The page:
Gordon Donald Fee
May 23, 1934
Ashland, Oregon, United States
|Known for||Pneumatology and textual criticism of the New Testament|
|Parent(s)||Donald Horace Fee and Gracy Irene Jacobson|
|Alma mater||University of Southern California|
|Discipline||New Testament studies|
|Notable works||The First Epistle to the Corinthians (NICNT)|
Paul's Letter to the Philippians (NICNT)
The First and Second Letter to the Thessalonians
|Notable ideas||Western text-type in sections of Gospel of John|
Gordon Donald Fee (born May 23, 1934) is an American-Canadian Christian theologian and an ordained minister of the Assemblies of God (USA). He currently serves as Professor Emeritus of New Testament Studies at Regent College in Vancouver, British Columbia, Canada.
Fee was born in 1934 in Ashland, Oregon, to Donald Horace Fee (1907–1999) and Gracy Irene Jacobson (1906–1973). He has one older sister, Donna Mae. His father was an Assemblies of God minister who pastored several churches in Washington state. Fee received his B.A. and M.A. degrees from Seattle Pacific University and his Ph.D. from the University of Southern California where he wrote his dissertation on the Papyrus 66. On April 21, 2010, Fee was awarded an honorary Doctor of Divinity degree from Northwest University in Kirkland, Washington, where Fee has taught in the past and where a building is named for his father, Donald Fee. After teaching briefly at Wheaton College in Illinois and for several years at Vanguard University of Southern California, Fee taught at Gordon-Conwell Theological Seminary in South Hamilton, Massachusetts, from the Fall of 1974 until 1986. He then moved to Regent College where he is now professor emeritus.
Fee is considered a leading expert in pneumatology and textual criticism of the New Testament. He is also the author of books on biblical exegesis, including the popular introductory work How to Read the Bible for All Its Worth (co-authored with Douglas Stuart), the "sequel," How to Read the Bible, Book by Book, How to Choose a Translation for all its Worth (co-authored with Mark L. Strauss) and a major commentary on 1 Corinthians as well as numerous other commentaries on various books in the New Testament. In the 1990s, he succeeded F.F. Bruce to become the editor of the notable evangelical commentary series, the New International Commentary on the New Testament of which his commentaries on 1 Corinthians and Philippians are a part.
Fee is a member of the CBT (Committee on Bible Translation) that translated the New International Version (NIV) and its revision, the Today's New International Version (TNIV). He also serves on the advisory board of the International Institute for Christian Studies.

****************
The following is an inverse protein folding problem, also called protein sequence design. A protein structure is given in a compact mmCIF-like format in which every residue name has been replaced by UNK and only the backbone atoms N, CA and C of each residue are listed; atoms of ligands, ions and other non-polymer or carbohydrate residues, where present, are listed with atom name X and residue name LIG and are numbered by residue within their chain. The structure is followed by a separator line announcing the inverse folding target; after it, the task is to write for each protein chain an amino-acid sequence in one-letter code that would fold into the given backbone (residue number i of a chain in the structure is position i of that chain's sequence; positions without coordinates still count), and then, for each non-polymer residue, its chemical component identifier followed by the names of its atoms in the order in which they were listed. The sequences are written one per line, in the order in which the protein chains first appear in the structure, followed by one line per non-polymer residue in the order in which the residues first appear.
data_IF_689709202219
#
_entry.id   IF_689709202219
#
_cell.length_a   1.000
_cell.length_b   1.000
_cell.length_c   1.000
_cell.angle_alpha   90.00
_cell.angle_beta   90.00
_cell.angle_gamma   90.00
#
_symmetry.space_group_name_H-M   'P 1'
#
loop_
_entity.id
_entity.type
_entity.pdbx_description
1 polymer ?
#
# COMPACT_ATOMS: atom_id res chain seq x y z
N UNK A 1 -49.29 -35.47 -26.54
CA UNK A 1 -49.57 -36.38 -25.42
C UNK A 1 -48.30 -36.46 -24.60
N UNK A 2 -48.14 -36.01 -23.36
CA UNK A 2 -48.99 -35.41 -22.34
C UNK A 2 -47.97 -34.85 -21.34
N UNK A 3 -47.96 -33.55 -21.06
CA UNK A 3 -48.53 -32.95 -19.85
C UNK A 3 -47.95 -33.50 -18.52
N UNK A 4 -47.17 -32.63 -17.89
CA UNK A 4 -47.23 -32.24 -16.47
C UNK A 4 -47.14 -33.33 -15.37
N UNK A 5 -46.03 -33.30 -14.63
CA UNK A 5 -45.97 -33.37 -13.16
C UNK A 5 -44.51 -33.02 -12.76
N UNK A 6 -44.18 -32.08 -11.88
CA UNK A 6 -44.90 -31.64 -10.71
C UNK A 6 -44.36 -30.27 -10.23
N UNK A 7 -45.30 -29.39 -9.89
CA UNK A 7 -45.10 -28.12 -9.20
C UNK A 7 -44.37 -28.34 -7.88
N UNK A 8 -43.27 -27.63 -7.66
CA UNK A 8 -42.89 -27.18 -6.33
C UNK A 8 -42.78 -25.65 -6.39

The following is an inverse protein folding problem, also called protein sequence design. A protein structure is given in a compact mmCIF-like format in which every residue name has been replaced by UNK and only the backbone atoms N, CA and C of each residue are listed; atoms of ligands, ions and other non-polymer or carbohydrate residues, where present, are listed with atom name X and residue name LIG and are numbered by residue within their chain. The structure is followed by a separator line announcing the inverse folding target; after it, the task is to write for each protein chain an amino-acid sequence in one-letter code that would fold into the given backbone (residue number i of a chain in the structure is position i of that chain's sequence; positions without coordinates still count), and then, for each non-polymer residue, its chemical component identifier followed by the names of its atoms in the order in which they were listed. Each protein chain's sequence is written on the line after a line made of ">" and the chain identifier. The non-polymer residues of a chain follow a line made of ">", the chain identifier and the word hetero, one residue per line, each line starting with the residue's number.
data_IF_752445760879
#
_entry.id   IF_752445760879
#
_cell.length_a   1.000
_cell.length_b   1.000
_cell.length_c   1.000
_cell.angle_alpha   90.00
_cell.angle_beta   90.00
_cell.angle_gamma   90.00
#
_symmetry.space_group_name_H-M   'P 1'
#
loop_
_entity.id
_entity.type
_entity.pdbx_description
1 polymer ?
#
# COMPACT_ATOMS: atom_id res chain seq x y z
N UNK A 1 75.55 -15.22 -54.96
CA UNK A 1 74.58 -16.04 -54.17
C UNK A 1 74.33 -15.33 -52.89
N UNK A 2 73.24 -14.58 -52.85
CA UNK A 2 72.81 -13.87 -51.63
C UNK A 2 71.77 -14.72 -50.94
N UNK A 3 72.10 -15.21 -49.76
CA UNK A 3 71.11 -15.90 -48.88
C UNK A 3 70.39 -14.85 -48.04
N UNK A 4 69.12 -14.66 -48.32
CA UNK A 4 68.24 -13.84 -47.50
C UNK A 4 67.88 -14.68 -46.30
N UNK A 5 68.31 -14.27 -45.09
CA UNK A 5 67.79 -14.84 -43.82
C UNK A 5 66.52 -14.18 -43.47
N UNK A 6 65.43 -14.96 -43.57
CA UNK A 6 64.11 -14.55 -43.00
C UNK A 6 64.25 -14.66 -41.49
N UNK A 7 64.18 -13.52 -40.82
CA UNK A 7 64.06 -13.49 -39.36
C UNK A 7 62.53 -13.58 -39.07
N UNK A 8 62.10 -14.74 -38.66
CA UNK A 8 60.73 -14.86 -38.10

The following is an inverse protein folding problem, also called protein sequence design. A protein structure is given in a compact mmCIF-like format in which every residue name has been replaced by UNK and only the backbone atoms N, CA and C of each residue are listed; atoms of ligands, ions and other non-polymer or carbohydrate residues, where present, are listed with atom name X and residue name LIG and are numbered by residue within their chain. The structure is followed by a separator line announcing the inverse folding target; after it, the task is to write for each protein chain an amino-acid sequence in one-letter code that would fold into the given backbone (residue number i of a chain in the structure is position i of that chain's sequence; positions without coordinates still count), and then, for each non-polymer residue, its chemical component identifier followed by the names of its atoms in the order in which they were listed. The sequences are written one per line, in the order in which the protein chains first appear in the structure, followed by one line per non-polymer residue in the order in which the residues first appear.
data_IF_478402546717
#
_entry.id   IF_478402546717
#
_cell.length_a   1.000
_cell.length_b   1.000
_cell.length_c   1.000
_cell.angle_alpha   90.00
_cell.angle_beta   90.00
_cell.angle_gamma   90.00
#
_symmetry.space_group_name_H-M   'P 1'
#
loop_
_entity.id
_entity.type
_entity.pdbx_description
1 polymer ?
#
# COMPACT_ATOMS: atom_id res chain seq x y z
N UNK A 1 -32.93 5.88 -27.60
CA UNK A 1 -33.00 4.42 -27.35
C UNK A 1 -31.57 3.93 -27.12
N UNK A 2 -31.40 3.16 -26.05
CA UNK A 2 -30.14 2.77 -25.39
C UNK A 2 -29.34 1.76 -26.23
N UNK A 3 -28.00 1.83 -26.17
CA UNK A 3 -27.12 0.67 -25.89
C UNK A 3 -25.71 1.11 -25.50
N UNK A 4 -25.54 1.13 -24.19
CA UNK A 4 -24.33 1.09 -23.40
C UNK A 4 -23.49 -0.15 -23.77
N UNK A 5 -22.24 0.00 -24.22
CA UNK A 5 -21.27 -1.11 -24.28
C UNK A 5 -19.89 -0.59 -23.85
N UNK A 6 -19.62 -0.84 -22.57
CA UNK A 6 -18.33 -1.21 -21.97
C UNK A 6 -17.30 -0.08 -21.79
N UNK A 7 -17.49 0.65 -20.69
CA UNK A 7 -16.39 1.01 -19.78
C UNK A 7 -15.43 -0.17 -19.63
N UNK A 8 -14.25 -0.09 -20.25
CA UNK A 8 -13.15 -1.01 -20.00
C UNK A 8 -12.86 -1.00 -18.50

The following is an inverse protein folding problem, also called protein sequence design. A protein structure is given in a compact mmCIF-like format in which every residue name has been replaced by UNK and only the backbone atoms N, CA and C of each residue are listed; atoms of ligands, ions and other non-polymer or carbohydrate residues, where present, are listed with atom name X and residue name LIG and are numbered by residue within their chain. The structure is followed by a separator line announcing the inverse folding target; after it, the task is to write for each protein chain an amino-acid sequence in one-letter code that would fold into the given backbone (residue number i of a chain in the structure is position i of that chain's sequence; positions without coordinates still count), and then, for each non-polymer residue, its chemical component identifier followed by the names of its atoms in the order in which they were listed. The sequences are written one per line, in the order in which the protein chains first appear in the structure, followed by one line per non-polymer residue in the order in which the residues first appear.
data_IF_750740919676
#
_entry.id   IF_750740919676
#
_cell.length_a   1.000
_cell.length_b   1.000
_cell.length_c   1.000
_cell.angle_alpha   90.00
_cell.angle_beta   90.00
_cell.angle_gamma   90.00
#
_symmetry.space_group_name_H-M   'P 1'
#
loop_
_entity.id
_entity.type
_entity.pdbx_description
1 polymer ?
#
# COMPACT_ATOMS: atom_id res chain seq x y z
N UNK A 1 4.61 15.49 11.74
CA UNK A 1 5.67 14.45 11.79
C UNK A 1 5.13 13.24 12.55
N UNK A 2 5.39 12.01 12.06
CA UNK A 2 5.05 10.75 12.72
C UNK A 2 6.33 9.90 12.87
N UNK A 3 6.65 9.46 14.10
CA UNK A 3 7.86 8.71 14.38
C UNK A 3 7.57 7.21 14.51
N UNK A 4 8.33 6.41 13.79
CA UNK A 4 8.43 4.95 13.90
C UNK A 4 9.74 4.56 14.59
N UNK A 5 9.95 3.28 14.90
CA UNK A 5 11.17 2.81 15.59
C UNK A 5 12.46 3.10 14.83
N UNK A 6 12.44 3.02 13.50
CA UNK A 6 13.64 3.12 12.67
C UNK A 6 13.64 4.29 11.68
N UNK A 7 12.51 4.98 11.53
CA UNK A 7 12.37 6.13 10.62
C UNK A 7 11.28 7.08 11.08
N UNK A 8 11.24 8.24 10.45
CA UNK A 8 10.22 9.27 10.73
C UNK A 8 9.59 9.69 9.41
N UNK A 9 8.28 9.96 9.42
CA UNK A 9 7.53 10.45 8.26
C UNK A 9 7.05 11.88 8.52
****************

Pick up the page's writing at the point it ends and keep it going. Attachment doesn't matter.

Fee is a Christian egalitarian and was a contributing editor to the key Christian egalitarian book Discovering Biblical Equality: Complementarity without hierarchy (2004). His above mentioned commentary consistently translates the generic "men" as "men and women" with an explanatory footnote. He is also a member of the board of reference for Christians for Biblical Equality, a group of Evangelical Christians who believe the Bible teaches complete equality between men and women and that all Christians, regardless of gender "must exercise their God-given gifts with equal authority and equal responsibility in church, home and world".
Fee is a Pentecostal; nevertheless, he has disagreed with some long held and deeply cherished Pentecostal beliefs. Specifically, he has questioned article 7 of the Assemblies of God Statement of Fundamental Truths, which articulates a classical Pentecostal understanding of baptism in the Holy Spirit as subsequent to and separate from Christian conversion. In "Baptism in the Holy Spirit: The Issue of Separability and Subsequence", Fee writes that there is little biblical evidence to prove the traditional Pentecostal doctrinal position.
On the other hand, he maintains that "the Pentecostal experience itself can be defended on exegetical grounds as a thoroughly biblical phenomenon". Fee believes that in the early church, the Pentecostal experience was an expected part of conversion:
The crucial item in all this for the early church was the work of the Spirit; and [the empowerment for life], the dynamic empowering dimension with gifts, miracles, and evangelism (along with fruit and growth), was a normal part of their expectation and experience.
Fee believes the Spirit's empowerment is a necessary element in the life of the Church that has too often been neglected. It is this neglect, Fee argues, that led early Pentecostals to seek the presence and power of the Spirit in experiences which they identified as baptism in the Holy Spirit.